E-cigarette use among kids is highly experimental, rather than regular use.1 Of the 13.4% using e-cigarettes in 2014, only 1.3% were daily users and another .8% used e-cigarettes 20-29 days out of the last 30. 2,3 In a survey, over half of the kids did not buy e-cigarettes but rather used them only when given to them by friends.4
E-cigarette use among kids leveled off last year at about 14-16%. After big increases the two previous years, leveling off is both healthy and somewhat surprising. 5,6,7
Over the last two years, while we have seen a dramatic rise in the use of e-cigarettes among kids, at the same time we have seen significant decreases in combustible use to record lows among kids—decreases that are greater than the average decreases of recent years. 5,6,7
Two of these facts—e-cigarette use among kids is overwhelmingly experimental and a huge rise in e-cigarette use among kids coupled with the lowest ever recorded use of combustibles by kids—are very strong indicators that e-cigarettes are not a gateway to combustibles—our great fear about e-cigarettes. We must monitor these and any relevant numbers in the future. But it is reasonable to conclude that at least for the first three years of significant e-cigarette use by kids, they have not been a gateway to combustibles.
As with kids, adults are using e-cigarettes at record high levels and smoking combustibles at record low levels—with a greater drop in usage than usual. The most plausible explanation for the greater drop than usual in combustible use is e-cigarettes. A recent study using conservative assumptions estimated that 20% of smoking-attributable deaths could be averted in today’s young people as a result of e-cigarette use.8 Saving these lives would be an incredible public health result. These savings could be dramatically higher if all adults who now smoke cigarettes switched completely to e-cigarettes. There is increasing evidence that e-cigarettes are effective at helping smokers who have been unable to quit smoking to do so.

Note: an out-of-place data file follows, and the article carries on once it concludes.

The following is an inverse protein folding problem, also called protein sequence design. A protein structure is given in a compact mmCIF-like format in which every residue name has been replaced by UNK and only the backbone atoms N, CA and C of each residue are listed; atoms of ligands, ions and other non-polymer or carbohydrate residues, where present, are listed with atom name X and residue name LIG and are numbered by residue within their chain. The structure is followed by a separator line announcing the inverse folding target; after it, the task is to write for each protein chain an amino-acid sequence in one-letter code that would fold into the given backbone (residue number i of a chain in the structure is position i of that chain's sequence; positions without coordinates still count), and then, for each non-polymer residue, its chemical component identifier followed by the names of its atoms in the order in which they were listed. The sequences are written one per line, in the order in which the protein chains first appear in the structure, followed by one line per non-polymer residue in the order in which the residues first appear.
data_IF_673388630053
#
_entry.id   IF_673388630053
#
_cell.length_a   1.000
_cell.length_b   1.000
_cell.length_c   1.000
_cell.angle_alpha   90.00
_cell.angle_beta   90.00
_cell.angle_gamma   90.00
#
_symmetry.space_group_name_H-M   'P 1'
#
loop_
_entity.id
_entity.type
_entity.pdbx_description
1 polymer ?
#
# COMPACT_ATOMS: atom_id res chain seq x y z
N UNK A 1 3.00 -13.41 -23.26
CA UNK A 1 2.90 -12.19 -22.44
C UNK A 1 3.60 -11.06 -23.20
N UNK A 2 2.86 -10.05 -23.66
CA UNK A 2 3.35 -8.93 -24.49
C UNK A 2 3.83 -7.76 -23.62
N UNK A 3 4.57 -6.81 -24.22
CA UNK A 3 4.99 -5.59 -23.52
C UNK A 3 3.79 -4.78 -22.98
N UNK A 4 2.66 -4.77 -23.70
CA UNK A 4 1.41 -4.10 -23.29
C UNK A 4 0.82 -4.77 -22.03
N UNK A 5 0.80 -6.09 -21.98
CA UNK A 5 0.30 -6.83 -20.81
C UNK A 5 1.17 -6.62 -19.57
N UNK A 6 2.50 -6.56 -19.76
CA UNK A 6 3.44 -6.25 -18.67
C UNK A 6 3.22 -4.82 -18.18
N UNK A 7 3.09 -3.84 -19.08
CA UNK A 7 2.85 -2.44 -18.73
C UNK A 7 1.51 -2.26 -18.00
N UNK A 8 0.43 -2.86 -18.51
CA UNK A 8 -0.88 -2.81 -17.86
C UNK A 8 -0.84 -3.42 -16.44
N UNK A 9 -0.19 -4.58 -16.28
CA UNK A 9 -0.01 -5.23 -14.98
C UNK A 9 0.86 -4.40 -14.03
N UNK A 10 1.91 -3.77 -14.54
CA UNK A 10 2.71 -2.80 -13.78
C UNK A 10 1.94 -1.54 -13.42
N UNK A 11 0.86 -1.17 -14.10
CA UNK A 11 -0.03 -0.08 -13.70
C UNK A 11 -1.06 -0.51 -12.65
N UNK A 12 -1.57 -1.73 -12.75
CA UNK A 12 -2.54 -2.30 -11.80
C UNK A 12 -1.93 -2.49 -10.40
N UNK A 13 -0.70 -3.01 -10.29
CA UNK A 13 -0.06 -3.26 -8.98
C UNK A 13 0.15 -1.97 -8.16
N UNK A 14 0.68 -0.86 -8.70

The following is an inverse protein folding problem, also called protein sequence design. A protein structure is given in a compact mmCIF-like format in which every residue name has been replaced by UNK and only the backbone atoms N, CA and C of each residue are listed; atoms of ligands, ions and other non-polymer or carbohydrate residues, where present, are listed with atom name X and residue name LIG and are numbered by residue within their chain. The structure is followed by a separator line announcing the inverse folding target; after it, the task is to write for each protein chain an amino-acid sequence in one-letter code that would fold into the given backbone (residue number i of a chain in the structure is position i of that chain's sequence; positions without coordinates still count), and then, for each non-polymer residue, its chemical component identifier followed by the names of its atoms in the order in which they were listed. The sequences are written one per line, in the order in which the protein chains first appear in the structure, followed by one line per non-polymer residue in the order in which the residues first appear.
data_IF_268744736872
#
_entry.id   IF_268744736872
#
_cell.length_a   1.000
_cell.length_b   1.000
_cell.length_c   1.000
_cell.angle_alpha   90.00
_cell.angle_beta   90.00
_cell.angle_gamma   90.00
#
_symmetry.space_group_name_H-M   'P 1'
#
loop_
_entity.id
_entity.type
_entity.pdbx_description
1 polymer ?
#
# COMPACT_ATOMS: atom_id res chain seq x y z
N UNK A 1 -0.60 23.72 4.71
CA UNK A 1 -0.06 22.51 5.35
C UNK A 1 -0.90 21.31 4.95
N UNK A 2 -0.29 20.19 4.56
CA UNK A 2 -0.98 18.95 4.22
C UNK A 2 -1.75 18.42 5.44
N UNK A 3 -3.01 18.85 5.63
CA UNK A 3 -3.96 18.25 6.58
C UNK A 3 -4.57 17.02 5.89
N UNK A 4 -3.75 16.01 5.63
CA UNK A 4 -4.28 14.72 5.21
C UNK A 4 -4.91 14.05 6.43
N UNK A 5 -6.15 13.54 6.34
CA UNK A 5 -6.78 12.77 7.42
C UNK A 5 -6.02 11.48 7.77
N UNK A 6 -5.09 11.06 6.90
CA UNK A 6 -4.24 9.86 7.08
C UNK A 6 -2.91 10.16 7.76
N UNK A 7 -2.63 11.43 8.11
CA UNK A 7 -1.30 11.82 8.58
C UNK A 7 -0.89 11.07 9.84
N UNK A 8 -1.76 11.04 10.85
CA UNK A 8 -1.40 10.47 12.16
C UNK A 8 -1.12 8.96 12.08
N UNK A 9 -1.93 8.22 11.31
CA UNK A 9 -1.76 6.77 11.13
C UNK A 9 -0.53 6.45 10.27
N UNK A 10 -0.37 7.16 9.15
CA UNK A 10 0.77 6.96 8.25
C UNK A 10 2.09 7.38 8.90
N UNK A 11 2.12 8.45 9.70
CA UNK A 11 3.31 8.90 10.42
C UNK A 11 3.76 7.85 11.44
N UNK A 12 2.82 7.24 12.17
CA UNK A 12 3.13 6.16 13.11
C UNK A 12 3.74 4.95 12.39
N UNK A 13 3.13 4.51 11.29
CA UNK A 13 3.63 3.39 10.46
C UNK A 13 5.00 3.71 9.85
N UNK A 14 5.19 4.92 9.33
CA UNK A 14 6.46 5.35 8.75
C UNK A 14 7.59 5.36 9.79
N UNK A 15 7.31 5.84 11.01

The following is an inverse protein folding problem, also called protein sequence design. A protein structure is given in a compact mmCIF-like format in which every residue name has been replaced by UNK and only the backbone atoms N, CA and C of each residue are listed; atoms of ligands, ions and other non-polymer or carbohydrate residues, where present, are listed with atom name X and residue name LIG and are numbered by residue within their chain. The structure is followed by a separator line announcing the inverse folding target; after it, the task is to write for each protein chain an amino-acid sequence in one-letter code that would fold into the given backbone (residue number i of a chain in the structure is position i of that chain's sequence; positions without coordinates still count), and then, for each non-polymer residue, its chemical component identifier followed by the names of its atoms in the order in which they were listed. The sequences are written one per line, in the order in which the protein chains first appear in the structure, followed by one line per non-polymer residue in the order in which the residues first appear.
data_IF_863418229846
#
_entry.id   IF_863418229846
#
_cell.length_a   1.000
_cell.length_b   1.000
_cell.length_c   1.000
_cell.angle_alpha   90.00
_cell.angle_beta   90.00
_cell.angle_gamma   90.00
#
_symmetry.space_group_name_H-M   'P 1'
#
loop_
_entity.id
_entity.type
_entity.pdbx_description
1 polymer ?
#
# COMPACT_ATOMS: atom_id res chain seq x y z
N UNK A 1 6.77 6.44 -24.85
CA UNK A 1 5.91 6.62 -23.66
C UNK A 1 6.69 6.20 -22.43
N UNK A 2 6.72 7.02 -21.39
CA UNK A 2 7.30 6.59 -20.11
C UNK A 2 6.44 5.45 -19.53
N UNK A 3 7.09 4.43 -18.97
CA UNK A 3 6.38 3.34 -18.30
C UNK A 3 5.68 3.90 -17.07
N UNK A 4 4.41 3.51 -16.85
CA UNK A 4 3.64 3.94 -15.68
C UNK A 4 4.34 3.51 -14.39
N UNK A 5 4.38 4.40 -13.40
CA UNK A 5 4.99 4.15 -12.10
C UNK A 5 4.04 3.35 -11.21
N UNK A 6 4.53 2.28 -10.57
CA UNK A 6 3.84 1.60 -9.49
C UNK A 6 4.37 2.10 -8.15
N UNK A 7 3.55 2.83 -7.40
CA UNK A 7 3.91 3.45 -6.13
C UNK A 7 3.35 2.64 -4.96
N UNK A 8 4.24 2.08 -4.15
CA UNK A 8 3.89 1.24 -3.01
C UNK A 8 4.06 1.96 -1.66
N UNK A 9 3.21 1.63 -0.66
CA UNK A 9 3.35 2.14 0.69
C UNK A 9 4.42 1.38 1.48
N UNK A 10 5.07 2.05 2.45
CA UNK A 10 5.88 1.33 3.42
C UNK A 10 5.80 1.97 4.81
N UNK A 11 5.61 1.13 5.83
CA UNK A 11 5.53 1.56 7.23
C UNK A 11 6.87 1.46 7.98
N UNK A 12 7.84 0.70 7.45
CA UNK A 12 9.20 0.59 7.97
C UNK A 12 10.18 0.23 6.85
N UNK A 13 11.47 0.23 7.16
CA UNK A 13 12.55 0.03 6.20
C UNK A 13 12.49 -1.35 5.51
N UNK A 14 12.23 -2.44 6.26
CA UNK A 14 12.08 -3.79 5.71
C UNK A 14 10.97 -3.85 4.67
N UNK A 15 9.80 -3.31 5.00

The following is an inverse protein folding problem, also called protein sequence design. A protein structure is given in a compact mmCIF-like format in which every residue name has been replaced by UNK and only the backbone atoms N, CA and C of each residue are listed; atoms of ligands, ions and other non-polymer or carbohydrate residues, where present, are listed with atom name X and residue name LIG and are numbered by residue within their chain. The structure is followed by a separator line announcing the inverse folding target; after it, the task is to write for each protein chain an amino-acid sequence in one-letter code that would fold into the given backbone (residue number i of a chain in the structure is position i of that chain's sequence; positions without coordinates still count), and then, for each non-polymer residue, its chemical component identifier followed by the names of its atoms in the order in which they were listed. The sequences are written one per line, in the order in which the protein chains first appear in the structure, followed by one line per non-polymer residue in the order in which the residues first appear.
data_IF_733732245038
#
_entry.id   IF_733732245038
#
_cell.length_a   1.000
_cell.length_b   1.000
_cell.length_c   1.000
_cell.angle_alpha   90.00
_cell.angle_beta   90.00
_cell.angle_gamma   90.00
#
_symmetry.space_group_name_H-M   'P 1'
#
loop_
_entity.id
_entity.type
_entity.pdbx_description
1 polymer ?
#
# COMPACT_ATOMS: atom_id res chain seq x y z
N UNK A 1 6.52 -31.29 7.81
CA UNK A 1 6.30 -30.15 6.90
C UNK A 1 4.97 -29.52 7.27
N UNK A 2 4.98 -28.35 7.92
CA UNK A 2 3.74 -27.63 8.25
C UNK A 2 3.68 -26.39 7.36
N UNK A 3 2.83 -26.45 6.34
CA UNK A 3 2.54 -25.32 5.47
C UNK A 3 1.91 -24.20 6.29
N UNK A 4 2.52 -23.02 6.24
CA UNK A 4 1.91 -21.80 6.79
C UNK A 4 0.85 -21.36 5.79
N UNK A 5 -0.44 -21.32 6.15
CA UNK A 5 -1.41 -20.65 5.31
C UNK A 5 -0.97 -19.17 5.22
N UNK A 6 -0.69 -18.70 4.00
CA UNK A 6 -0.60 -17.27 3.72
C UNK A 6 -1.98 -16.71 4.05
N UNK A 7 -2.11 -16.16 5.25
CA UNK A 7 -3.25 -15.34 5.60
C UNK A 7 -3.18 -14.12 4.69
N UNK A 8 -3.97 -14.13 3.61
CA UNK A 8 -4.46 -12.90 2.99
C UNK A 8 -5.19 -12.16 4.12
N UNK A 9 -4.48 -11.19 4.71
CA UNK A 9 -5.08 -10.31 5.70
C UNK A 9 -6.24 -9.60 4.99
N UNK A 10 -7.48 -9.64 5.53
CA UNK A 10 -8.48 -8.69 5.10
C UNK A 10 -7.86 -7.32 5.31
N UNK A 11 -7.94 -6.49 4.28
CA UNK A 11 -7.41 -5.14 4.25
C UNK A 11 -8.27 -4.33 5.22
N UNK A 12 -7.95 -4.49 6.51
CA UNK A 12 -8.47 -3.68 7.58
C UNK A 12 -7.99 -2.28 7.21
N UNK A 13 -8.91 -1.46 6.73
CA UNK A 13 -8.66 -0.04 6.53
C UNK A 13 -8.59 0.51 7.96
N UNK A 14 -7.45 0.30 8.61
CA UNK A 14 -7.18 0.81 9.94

One needs to be cautious about this information. It is not definitive. But it is the most useful, helpful information we currently have and is internally consistent. We need to monitor this information as we go forward and consider any other relevant information.
--Tom Miller is serving his ninth four-year term as Attorney General of Iowa. He was a leader in the 1998 multistate Master Settlement Agreement that resulted in the tobacco industry paying billions of dollars to the states and changing the way it conducts business. Attorney General Miller continues to work to reduce youth addiction and the thousands of Iowans who die every year from tobacco-related disease.
1. Patrick ME, Miech RA, Carlier C, O'Malley PM, Johnston LD, Schulenberg JE. Self-reported reasons for vaping among 8th, 10th, and 12th graders in the US: Nationally-representative results. Drug Alcohol Depend 2016, Jun 3;165:275-8.
2. Arrazola RA, Singh T, Corey CG, et al. Tobacco use among middle and high school students - United States, 2011-2014. MMWR Morb Mortal Wkly Rep. 2015;64(14):381-385.
3. Neff LJ, Arrazola RA, Caraballo RS, et al. Frequency of tobacco use among middle and high school students - United States, 2014. MMWR Morb Mortal Wkly Rep. 2015;64(38):1061-1065.
4. Morean ME, Kong G, Cavallo DA, Camenga DR, Krishnan-Sarin S. Nicotine concentration of e-cigarettes used by adolescents. Drug Alcohol Depend 2016, Oct 1;167:224-7.
5. Johnston, L. D., O’Malley, P. M., Miech, R. A., Bachman, J. G., & Schulenberg, J. E. (2016). Monitoring the Future national survey results on drug use, 1975-2015: Overview, key findings on adolescent drug use. Ann Arbor: Institute for Social Research, The University of Michigan.
6. Warner KE. Frequency of e-cigarette use and cigarette smoking by American students in 2014. Am J Prev Med 2016, Jan 25;51(2):179-84.
7. Singh T, Arrazola RA, Corey CG, et al. Tobacco Use Among Middle and High School Students — United States, 2011–2015. MMWR Morb Mortal Wkly Rep 2016;65:361–367.
8. Levy DT, Borland R, Villanti AC, Niaura R, Yuan Z, Zhang Y, et al. The application of a decision-theoretic model to estimate the public health impact of vaporized nicotine product initiation in the united states. Nicotine Tob Res 2016, Jul 14:ntw158.